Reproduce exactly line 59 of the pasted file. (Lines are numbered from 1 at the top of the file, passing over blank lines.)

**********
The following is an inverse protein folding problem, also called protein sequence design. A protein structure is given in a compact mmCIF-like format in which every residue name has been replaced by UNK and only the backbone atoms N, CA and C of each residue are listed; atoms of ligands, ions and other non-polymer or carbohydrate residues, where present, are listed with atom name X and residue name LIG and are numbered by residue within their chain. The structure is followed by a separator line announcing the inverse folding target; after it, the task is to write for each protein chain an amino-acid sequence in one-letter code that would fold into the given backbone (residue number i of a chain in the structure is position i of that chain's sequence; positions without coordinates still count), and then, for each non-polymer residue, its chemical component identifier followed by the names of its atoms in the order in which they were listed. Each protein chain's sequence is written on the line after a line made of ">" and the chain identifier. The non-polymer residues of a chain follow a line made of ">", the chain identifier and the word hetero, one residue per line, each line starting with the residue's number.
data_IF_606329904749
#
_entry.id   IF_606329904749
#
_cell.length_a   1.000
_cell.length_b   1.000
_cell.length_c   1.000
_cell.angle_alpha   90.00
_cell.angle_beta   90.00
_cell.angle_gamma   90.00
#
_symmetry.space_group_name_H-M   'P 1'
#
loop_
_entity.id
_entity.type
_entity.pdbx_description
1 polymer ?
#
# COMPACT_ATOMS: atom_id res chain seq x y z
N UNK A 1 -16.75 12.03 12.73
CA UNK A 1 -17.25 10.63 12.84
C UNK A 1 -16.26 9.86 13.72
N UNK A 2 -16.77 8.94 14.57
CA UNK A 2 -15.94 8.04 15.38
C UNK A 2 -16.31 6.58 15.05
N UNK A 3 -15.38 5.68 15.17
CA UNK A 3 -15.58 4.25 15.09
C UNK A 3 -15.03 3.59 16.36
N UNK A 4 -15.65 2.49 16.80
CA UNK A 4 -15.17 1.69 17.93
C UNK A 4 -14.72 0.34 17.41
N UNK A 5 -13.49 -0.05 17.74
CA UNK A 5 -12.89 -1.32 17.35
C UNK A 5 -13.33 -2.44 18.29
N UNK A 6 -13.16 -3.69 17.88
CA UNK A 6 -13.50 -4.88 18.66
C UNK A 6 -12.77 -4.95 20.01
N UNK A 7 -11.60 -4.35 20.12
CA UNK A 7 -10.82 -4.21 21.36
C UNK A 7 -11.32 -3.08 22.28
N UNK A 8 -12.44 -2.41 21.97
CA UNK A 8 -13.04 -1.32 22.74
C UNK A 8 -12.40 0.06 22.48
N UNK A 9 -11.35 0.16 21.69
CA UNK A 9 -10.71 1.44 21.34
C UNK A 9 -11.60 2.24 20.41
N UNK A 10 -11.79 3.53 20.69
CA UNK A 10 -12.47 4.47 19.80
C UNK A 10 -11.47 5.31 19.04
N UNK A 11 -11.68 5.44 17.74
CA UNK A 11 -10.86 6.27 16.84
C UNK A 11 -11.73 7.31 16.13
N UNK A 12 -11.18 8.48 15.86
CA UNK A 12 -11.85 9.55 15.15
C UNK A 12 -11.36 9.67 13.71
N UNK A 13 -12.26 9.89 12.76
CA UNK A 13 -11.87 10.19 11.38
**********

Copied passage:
CA UNK A 13 -11.87 10.19 11.38